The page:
October 9, 2013

The Legend of the Peacemaker


In an ancient time, the Haudenosauneewere ruled by warfare and anarchy, and people lived in fear and hunger, preyed upon by powerful warriors and tyrants.

One day, a canoe made of white stone carried a man, born of a virgin, across Onondaga Lake to announce the good news of peace had come, and killing and violence would end. “Peace,” he said, “is the desire of the Holder of the Heavens. Peace comes when people adopt the Creator’s mind, which is reason.”

For years The Peacemaker traveled teaching the Path of Peace—that “all people love one another and live together in peace.” One by one he convinced each person, village and nation to accept his teaching. Hiawatha, an Onondaga, was his spokesman.


At last, all the people gathered at Onondaga Lake for the first Grand Council of the United Nations. There, The Peacemaker transmitted The Great Law of Peace—instructions to form a society and government based on liberty, dignity and harmony.

The White Pine—with five needles clasped as one—became symbol of Five Nations united as one confederacy. Peacemaker uprooted a white pine, exposing a deep cavern with a river at its bottom. He told warriors to cast weapons into this hole and the river carried the tools of war deep in the Earth.

Replanting the white pine, The Peacemaker said, “To bury the hatchet signifies the end of war, killing and violence.” We have remembered these words to this day.

“The Tree of Peace,” Peacemaker explained, “has four white roots extending to Earth’s four corners. Anyone who desires peace can follow the roots to their source and find shelter under the great tree.”

Atop the White Pine sits Eagle-that-sees-far to be ever vigilant to sound alarm when evil threatens. The Great Peace endured for centuries before Europeans came to the New World.

Editor’s Note:
The story doesn’t end there.

On June 11, 1776 Haudenosaunee “forest diplomats” attended a Continental Congress in Philadelphia. Congress President John Hancock welcomed them as “brothers,” recognizing the long and friendly dialog between colonials and Haudenosauneeon freedom, law, democracy, and government.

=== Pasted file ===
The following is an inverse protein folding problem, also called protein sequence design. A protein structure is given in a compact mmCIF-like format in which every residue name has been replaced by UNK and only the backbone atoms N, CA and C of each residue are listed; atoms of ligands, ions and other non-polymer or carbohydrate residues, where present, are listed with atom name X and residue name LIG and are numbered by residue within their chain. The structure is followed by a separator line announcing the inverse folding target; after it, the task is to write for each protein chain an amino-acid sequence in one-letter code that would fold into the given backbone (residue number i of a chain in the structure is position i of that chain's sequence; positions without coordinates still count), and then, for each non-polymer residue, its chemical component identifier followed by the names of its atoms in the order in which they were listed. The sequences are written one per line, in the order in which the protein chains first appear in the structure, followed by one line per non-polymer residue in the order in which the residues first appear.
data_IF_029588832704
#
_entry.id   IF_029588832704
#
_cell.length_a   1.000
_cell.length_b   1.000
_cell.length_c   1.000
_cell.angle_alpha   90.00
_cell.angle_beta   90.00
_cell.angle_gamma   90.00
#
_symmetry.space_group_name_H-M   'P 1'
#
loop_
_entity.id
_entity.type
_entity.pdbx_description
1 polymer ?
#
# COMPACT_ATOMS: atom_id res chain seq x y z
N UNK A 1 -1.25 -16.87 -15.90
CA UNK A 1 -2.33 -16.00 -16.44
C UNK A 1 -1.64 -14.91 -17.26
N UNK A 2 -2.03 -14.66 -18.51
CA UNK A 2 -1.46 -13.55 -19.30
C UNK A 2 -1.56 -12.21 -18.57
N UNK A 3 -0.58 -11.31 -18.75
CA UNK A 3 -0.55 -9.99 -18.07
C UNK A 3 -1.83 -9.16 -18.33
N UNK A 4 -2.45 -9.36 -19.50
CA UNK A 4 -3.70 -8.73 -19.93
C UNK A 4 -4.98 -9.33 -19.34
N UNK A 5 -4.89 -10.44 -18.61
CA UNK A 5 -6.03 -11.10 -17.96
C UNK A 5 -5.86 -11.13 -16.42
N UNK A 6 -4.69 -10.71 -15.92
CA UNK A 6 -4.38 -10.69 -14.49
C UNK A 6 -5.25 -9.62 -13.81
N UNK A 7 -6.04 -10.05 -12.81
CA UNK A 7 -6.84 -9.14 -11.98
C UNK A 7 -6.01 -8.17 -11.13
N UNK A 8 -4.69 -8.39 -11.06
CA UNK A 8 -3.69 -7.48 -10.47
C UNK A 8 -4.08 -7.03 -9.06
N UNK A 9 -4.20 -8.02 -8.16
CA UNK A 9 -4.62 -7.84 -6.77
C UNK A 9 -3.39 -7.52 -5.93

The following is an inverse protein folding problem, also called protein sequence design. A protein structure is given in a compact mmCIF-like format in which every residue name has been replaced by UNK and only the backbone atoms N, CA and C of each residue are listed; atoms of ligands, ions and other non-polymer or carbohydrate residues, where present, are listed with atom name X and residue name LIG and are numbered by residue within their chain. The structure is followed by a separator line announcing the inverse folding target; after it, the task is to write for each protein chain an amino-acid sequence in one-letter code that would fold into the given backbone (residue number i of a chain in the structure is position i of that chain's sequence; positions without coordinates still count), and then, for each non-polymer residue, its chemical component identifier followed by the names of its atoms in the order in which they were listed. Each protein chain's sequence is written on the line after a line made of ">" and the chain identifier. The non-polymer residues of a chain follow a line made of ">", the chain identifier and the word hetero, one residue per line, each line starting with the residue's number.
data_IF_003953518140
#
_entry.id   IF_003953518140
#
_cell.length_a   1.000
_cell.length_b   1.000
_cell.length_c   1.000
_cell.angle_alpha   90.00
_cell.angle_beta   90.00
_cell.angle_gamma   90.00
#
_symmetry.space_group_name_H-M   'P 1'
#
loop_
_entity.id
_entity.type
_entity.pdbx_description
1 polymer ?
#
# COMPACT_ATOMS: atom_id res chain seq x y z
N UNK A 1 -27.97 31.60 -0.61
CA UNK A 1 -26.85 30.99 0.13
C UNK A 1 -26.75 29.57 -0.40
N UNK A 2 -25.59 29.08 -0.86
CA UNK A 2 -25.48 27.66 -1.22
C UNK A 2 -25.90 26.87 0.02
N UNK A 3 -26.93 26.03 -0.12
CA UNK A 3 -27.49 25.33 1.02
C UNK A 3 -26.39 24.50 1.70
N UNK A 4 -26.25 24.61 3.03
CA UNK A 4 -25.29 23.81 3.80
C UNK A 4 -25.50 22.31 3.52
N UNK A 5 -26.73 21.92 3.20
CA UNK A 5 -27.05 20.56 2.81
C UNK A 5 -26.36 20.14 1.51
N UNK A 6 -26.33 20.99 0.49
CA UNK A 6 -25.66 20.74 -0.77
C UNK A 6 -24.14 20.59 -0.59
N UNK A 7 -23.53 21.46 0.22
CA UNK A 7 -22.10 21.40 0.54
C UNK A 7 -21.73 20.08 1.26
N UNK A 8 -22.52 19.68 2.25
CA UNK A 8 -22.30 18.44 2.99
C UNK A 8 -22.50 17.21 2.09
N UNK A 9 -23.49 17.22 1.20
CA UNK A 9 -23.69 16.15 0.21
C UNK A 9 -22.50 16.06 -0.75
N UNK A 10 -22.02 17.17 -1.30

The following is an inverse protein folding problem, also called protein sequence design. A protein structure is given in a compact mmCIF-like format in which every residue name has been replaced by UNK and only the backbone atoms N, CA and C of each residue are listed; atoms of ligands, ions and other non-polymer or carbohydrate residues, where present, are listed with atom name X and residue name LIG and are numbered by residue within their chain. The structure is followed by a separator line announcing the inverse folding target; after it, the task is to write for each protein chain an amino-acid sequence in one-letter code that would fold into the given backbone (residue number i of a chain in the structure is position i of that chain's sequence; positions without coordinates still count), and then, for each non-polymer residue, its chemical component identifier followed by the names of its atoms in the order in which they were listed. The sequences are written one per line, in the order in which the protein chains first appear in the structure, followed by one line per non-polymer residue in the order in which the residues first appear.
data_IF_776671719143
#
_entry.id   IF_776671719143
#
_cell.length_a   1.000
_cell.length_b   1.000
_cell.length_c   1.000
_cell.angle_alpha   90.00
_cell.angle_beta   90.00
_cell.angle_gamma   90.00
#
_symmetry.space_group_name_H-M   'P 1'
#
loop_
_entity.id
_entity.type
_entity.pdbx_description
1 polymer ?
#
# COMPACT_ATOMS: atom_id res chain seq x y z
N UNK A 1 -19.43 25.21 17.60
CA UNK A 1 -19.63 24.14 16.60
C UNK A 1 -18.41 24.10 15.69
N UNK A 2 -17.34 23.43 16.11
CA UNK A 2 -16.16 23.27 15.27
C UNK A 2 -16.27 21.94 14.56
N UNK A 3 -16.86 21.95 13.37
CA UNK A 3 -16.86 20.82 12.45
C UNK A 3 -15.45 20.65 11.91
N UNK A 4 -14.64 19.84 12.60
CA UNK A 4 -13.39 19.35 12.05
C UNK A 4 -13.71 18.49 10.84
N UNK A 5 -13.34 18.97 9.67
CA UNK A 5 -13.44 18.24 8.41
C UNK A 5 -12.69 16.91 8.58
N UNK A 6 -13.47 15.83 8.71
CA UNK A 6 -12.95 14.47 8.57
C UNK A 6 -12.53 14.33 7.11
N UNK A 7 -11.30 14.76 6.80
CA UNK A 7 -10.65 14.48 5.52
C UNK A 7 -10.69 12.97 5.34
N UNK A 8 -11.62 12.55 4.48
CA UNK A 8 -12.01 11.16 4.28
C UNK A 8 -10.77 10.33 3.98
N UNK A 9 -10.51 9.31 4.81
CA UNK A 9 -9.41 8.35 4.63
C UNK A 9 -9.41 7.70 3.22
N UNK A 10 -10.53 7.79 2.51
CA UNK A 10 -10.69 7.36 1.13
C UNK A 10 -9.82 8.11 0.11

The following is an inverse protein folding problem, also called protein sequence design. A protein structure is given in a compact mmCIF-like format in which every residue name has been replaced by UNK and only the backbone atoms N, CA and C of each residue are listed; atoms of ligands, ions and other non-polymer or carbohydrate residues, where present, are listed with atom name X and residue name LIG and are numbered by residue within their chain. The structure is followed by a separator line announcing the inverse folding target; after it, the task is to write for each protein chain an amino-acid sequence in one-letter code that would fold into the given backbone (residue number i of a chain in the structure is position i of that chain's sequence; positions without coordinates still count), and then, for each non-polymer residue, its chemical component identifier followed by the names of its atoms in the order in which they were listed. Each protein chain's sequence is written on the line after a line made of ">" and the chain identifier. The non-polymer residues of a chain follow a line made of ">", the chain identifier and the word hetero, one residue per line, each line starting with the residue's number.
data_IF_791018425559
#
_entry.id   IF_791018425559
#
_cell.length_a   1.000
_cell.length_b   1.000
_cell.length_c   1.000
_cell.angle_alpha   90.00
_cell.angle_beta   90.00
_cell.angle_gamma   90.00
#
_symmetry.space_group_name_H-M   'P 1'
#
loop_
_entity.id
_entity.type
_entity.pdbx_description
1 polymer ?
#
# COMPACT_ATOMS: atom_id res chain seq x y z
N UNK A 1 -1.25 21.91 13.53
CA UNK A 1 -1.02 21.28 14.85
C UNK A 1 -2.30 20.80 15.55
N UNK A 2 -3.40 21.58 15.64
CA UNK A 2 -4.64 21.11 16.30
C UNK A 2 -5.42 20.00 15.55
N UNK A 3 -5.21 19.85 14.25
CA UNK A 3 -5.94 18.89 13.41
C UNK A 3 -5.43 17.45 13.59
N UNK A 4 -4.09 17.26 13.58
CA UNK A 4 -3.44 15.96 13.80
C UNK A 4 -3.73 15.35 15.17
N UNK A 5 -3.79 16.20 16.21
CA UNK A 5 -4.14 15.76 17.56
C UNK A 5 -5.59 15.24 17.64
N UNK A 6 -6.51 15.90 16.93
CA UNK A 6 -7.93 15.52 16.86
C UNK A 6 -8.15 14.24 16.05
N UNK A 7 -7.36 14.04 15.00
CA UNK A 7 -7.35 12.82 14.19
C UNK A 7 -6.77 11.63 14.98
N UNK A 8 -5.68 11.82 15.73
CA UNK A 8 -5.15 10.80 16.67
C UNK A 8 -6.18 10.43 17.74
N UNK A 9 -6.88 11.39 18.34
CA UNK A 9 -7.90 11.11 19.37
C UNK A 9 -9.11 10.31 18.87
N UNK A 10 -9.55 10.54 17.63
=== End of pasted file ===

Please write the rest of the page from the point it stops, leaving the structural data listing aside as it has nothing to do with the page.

The Onondaga chief who led the Haudenosaunee ambassadors bestowed on John Hancock the name “Karandawan“, meaning “Great Tree.” For decades Iroquois had counseled colonists in the art of union, urging them to unite.

Three weeks later, the Declaration of Independence was signed, and a new democracy was born.

This is how the Tree of Peace became a symbol of an emerging United States government. White Pine became the Liberty Tree displayed on colonial flags. Eagle-that-sees-far became the American Eagle, still a symbol of American government today. In the Peacemaker Legend five arrows were bundled together to represent the strength through unity. Today, on the U.S. Great Seal, the American Eagle clutches a bundle of thirteen arrows, representing the original colonies. American government was patterned after the Haudenosaunee.

As Tree of Peace, the White Pine is a unique symbol of government rooted in the Natural World, not human cleverness or power. Like the Old World’s Christ and Mohammed, Peacemaker was a New World spiritual messenger come to fulfill a Divine Plan.

As White Pine roots in the Earth, the Great Peace expresses a view that Law and Government are expressions of natural order. To the Haudenosaunee, Peace is Law—they use the same word for both concepts. Peace is also religion—marriage of spirituality with politics, Righteousness and Justice. It’s no abstract idea, but a way of life based on wisdom, graciousness and respect for Mother Earth and “all our relations.

Iroquois Legends
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